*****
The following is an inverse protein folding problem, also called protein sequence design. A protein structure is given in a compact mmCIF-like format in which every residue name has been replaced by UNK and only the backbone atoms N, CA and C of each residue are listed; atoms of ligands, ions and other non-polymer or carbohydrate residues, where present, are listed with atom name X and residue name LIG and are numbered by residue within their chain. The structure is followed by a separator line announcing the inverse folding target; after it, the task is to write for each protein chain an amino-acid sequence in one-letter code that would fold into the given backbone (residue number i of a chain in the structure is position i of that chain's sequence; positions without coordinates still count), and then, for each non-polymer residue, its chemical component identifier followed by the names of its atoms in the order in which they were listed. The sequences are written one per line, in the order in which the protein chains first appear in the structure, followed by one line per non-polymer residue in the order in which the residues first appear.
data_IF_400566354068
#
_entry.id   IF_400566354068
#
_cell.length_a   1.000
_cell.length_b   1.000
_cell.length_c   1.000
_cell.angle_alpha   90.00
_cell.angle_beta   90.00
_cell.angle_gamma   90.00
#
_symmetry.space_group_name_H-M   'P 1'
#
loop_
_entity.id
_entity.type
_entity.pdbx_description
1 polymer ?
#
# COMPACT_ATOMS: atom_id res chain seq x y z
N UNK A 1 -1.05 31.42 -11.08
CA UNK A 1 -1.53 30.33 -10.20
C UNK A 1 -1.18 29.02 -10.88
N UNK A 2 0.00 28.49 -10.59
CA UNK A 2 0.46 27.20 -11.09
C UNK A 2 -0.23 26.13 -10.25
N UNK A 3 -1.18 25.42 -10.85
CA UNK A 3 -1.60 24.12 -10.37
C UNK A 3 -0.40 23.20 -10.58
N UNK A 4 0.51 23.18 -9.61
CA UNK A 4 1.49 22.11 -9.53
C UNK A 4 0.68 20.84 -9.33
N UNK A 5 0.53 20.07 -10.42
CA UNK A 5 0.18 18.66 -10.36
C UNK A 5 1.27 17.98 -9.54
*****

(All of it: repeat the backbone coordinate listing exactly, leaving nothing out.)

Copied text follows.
The following is an inverse protein folding problem, also called protein sequence design. A protein structure is given in a compact mmCIF-like format in which every residue name has been replaced by UNK and only the backbone atoms N, CA and C of each residue are listed; atoms of ligands, ions and other non-polymer or carbohydrate residues, where present, are listed with atom name X and residue name LIG and are numbered by residue within their chain. The structure is followed by a separator line announcing the inverse folding target; after it, the task is to write for each protein chain an amino-acid sequence in one-letter code that would fold into the given backbone (residue number i of a chain in the structure is position i of that chain's sequence; positions without coordinates still count), and then, for each non-polymer residue, its chemical component identifier followed by the names of its atoms in the order in which they were listed. The sequences are written one per line, in the order in which the protein chains first appear in the structure, followed by one line per non-polymer residue in the order in which the residues first appear.
data_IF_400566354068
#
_entry.id   IF_400566354068
#
_cell.length_a   1.000
_cell.length_b   1.000
_cell.length_c   1.000
_cell.angle_alpha   90.00
_cell.angle_beta   90.00
_cell.angle_gamma   90.00
#
_symmetry.space_group_name_H-M   'P 1'
#
loop_
_entity.id
_entity.type
_entity.pdbx_description
1 polymer ?
#
# COMPACT_ATOMS: atom_id res chain seq x y z
N UNK A 1 -1.05 31.42 -11.08
CA UNK A 1 -1.53 30.33 -10.20
C UNK A 1 -1.18 29.02 -10.88
N UNK A 2 0.00 28.49 -10.59
CA UNK A 2 0.46 27.20 -11.09
C UNK A 2 -0.23 26.13 -10.25
N UNK A 3 -1.18 25.42 -10.85
CA UNK A 3 -1.60 24.12 -10.37
C UNK A 3 -0.40 23.20 -10.58
N UNK A 4 0.51 23.18 -9.61
CA UNK A 4 1.49 22.11 -9.53
C UNK A 4 0.68 20.84 -9.33
N UNK A 5 0.53 20.07 -10.42
CA UNK A 5 0.18 18.66 -10.36
C UNK A 5 1.27 17.98 -9.54